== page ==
Davis, Henry Winter, 1817–65, American political leader, b. Annapolis, Md. He was elected (1854) to the House of Representatives on the Know-Nothing ticket and was twice reelected (1856, 1858) with the aid of the Republican party. He tried to remain neutral on the slavery issue, but in 1860 cast the deciding vote for a Republican as speaker, which enabled the Republicans to organize the House. His action was censured by the Maryland legislature, and he was not reelected. Davis became the leader of the Unionist forces in Maryland in opposition to Governor Hicks, whose sympathies were Southern. Again (1863–65) in Congress, he bitterly attacked Lincoln's gradual assumption of extraconstitutional powers and opposed his Reconstruction program. Davis and Benjamin F. Wade substituted for Lincoln's measures a much more thorough and radical plan of their own and succeeded in forcing it through both House and Senate, only to see it killed by Lincoln's pocket veto (1864). They replied with the Wade-Davis Manifesto, an angry attack on the President's plan and actions. When Davis was defeated, Thaddeus Stevens took up the fight on the Reconstruction issue. Davis was a magnetic speaker, and at his death was, as a private citizen, virtually dictating the actions of the radical Republicans in Congress.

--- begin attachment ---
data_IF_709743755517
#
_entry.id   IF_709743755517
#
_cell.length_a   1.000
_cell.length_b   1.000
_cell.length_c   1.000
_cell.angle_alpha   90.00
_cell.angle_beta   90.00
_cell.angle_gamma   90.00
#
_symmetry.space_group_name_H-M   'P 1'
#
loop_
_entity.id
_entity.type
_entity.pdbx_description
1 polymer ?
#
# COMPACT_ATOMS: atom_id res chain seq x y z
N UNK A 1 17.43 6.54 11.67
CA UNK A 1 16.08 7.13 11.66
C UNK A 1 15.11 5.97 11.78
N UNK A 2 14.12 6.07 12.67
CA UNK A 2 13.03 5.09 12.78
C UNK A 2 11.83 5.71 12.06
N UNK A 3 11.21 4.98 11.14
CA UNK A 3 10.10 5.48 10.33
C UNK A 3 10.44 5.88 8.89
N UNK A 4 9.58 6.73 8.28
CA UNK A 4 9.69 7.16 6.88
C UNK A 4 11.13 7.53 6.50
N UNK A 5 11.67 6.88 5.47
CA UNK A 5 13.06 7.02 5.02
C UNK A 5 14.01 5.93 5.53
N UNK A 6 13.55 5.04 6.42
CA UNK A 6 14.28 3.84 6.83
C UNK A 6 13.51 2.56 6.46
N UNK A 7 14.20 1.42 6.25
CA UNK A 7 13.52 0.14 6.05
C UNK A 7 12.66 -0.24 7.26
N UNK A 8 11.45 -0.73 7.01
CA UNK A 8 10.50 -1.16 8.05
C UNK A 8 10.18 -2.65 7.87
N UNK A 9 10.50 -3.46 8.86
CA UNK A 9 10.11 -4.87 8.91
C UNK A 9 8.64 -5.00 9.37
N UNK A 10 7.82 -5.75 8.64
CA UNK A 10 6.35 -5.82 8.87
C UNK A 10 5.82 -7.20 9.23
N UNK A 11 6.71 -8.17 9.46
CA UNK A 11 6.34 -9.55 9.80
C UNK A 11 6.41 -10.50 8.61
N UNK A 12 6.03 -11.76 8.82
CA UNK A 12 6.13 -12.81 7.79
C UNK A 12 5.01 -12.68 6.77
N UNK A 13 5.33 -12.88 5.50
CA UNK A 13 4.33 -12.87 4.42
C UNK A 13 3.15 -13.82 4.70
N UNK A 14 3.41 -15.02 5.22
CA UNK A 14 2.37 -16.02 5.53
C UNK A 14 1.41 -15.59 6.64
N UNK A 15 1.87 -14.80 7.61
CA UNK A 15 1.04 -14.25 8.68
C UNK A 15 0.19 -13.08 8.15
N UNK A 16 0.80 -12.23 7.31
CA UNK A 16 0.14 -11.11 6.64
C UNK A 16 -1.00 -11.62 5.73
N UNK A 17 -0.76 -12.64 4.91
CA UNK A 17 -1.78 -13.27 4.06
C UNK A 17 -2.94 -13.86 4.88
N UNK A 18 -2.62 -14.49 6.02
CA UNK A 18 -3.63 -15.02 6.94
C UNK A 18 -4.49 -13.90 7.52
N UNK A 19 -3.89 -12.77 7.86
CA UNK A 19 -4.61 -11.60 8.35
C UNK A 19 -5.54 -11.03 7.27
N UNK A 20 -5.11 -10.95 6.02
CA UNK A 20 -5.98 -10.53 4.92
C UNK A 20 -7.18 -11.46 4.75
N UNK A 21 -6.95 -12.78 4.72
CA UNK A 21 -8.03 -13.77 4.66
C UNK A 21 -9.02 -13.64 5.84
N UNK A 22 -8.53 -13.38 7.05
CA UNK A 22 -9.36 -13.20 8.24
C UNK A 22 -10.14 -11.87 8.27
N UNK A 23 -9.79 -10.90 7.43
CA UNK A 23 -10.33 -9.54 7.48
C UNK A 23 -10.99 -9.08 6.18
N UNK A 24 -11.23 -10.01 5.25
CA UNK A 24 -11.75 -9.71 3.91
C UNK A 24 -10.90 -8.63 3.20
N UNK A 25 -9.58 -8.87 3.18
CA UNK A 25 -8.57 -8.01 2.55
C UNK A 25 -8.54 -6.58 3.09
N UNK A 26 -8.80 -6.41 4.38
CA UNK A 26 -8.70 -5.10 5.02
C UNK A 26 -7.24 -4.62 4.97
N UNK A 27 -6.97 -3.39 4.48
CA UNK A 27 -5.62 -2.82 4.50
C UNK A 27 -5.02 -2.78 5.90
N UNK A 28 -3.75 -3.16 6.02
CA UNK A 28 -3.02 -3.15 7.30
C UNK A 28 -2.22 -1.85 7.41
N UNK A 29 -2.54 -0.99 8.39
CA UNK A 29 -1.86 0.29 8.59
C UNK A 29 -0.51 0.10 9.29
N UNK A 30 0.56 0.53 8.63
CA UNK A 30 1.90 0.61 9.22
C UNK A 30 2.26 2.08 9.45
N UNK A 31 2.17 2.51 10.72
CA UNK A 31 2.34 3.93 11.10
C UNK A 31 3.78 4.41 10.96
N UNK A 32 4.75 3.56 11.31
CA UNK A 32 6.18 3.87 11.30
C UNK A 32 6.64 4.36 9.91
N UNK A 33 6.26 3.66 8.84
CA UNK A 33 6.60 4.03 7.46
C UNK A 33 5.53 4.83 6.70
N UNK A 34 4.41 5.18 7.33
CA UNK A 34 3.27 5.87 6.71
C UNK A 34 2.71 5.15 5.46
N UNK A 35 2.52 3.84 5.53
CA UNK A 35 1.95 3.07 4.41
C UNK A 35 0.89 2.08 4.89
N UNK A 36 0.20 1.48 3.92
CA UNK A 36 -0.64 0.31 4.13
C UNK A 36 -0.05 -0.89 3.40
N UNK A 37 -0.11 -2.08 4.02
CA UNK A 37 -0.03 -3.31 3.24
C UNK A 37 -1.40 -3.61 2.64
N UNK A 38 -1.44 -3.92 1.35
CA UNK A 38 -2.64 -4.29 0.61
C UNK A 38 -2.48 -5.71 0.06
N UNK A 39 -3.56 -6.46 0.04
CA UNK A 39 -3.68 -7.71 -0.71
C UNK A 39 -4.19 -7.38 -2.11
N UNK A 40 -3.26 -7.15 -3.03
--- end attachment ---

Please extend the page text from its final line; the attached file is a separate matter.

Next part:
See study by G. S. Henig (1973).
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